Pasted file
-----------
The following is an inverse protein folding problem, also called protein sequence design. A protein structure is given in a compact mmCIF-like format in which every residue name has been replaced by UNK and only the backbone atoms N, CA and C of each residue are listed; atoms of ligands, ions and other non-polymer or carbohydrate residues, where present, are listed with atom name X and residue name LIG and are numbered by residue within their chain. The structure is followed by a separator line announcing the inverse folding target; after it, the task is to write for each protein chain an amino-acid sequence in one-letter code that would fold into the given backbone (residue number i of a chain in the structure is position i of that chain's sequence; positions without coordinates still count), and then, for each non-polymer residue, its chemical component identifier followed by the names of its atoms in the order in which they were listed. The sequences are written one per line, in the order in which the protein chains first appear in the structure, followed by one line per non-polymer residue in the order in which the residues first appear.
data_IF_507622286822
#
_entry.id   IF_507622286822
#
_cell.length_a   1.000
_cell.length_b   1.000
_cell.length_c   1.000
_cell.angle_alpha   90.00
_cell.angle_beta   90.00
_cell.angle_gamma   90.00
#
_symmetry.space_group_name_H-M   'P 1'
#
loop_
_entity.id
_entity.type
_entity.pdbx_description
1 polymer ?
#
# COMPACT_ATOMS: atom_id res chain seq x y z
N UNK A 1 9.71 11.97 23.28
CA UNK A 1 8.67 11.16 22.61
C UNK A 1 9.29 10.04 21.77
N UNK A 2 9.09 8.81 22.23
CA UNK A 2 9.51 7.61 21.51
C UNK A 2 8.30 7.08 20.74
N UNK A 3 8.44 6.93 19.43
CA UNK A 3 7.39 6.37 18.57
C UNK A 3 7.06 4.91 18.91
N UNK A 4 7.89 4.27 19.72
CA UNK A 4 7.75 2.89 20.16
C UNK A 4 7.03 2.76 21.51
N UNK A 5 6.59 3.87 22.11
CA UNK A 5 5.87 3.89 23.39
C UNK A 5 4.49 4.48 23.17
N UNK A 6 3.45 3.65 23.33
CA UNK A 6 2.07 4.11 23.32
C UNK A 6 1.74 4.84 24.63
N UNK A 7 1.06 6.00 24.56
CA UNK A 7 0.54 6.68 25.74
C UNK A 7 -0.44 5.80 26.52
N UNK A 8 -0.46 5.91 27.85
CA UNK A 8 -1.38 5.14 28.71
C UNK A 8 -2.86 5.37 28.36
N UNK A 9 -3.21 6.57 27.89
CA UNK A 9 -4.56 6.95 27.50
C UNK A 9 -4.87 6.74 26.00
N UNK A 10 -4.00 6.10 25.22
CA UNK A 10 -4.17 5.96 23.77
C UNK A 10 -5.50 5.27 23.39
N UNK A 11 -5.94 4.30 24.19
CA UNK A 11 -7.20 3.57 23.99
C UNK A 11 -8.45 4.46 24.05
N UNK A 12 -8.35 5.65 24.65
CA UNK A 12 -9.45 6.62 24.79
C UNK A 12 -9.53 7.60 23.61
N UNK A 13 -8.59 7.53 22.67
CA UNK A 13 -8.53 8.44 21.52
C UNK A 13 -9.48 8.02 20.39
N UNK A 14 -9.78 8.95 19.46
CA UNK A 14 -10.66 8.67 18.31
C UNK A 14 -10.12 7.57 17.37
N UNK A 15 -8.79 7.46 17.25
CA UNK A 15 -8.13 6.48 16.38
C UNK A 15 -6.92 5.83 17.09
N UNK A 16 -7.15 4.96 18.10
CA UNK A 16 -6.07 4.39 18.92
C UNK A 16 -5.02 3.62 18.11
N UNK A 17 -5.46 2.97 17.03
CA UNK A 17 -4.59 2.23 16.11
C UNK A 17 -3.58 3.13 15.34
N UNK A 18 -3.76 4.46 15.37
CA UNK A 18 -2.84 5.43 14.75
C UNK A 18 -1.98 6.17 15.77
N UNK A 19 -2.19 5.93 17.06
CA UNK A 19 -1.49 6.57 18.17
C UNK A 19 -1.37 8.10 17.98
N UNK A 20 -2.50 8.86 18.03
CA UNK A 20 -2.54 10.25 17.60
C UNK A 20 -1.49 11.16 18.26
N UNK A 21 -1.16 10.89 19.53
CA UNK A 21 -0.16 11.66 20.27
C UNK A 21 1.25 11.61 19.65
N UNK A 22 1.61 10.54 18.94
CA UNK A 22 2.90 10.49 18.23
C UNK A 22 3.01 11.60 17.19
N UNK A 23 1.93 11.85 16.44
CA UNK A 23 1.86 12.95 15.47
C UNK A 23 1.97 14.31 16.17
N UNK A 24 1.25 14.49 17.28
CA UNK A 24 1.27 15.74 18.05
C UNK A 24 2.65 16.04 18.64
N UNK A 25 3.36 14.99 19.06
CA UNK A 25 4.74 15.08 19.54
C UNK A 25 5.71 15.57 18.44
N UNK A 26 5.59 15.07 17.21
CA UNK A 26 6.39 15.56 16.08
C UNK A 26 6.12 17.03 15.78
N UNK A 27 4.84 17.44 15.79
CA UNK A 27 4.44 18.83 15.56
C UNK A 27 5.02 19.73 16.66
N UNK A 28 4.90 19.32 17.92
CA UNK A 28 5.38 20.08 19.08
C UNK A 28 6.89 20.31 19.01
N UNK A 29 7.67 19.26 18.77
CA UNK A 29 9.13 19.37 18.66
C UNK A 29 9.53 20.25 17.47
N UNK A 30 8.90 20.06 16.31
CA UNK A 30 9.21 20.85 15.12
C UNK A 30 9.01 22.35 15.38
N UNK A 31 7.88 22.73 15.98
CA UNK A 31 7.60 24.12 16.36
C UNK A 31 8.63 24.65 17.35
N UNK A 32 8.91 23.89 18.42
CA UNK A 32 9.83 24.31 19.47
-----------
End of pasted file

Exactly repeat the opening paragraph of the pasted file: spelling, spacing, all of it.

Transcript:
The following is an inverse protein folding problem, also called protein sequence design. A protein structure is given in a compact mmCIF-like format in which every residue name has been replaced by UNK and only the backbone atoms N, CA and C of each residue are listed; atoms of ligands, ions and other non-polymer or carbohydrate residues, where present, are listed with atom name X and residue name LIG and are numbered by residue within their chain. The structure is followed by a separator line announcing the inverse folding target; after it, the task is to write for each protein chain an amino-acid sequence in one-letter code that would fold into the given backbone (residue number i of a chain in the structure is position i of that chain's sequence; positions without coordinates still count), and then, for each non-polymer residue, its chemical component identifier followed by the names of its atoms in the order in which they were listed. The sequences are written one per line, in the order in which the protein chains first appear in the structure, followed by one line per non-polymer residue in the order in which the residues first appear.